I think it depends on your expectations. We supplement a bit in math and reading, expecting school to be more for rounding and social skills, and don't expect APP to challenge our child that much in math. We have a friend who also has a child four standard deviations out in reading rather than math and, again, they just supplement a bit.

There's no program in Seattle, public or private, that is going to be optimal for a child four standard deviations ahead, so I wonder if finding something that works for your child is mostly a matter of setting your expectations. Whatever you are doing right now almost certainly requires a lot of work for you. Using APP and then adding some more challenging assignments yourself, as we and others are doing, would not be worse, would it?

-- Making APP into a program for my child

Anonymous said...


You may have to go outside this district for it. We took on more OT work (hubbie, a 2nd job as a consultant) to pay for private school. It isn't a G & T school like Country Day, but with the smaller class size (16), the kids get not only acceleration, but a great deal of depth, and project based learning in class. There are kids who range from spectrum eligible to the true G & T types (2+ SD above), but they coexist well. My kids are a mix, but the one in private school is similar to the older child Laurie posted about. Sometimes kids need the right opportunity to shine, and sadly public schools can only offer so much given their mandate and budget.


Anonymous said...

The reality is that the SPS APP curriculum is not much more than acceleration, albeit a restrained acceleration. "Fly by learning" is how someone described it.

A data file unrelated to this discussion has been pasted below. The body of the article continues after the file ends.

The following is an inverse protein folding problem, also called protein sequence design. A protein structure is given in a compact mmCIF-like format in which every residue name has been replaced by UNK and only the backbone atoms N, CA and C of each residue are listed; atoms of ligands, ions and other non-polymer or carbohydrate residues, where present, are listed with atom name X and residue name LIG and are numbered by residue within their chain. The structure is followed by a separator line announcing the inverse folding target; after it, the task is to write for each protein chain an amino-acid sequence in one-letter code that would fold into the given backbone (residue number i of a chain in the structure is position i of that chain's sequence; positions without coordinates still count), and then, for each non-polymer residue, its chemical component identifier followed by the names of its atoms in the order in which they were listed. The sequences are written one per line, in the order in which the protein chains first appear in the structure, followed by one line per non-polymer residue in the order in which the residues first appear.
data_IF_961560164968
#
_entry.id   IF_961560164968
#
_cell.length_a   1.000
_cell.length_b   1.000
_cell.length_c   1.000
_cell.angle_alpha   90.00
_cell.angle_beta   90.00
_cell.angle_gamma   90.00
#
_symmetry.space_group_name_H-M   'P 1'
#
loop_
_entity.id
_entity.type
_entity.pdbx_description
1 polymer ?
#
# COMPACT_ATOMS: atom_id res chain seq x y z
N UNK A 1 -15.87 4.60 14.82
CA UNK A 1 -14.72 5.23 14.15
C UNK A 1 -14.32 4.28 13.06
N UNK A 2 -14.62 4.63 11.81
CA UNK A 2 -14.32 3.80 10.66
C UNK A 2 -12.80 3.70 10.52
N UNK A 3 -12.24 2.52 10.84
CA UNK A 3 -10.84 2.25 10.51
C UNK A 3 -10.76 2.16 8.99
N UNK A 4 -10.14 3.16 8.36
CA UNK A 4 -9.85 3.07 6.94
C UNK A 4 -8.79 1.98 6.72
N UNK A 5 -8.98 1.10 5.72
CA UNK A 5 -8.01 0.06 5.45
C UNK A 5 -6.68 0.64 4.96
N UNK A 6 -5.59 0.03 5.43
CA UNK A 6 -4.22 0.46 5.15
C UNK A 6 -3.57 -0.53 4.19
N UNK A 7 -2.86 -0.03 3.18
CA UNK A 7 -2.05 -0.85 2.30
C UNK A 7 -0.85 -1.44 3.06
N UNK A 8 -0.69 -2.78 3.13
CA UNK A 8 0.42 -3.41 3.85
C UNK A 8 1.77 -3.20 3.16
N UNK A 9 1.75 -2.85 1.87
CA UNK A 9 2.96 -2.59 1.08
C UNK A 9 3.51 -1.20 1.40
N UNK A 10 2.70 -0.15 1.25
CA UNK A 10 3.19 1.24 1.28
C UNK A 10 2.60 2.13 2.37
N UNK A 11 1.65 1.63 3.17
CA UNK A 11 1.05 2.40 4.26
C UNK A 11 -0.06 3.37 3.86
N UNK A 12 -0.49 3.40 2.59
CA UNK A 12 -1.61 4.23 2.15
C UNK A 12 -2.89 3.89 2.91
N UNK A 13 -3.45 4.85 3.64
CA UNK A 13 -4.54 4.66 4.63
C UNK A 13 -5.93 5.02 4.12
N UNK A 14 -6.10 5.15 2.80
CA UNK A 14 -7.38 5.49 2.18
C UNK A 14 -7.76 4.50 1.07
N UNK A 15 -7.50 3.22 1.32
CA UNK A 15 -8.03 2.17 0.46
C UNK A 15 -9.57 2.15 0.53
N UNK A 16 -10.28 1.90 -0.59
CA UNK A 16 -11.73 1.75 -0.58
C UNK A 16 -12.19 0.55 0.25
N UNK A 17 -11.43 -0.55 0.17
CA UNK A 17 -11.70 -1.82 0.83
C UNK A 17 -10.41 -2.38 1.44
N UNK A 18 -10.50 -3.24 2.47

The materials are not designed for advanced learners, even though there is curriculum specifically designed for gifted education. Where is the depth and complexity? The College of William and Mary has developed many materials for gifted ed, yet APP is tied to using the standard district materials no matter how inappropriate they may be.

It is possible to challenge students at a higher level, but someone needs to be out there advocating for it.

-not resigned to lowered expectations

Anonymous said...

The University of Virginia reviewed the APP program in June 2007 and recommended that SPS “develop an overall curricular vision and high-level scope and sequence as well as resources to implement.”

The importance of aligning the curricular objectives at and across grade levels in all content areas was becoming increasing urgent because the District was considering offering the program at more than one site.

The suggestion was to have curricular frameworks for each of the core content areas: science, math, social studies and language arts.

The committee that formed as a result of the review agreed on following:

-All learners must be provided with a rigorous curriculum

-Advanced learners have different needs compared with typical learners. Therefore, curriculum must be paced and adapted, modified or designed to accommodate their cognitive, academic, and affective needs.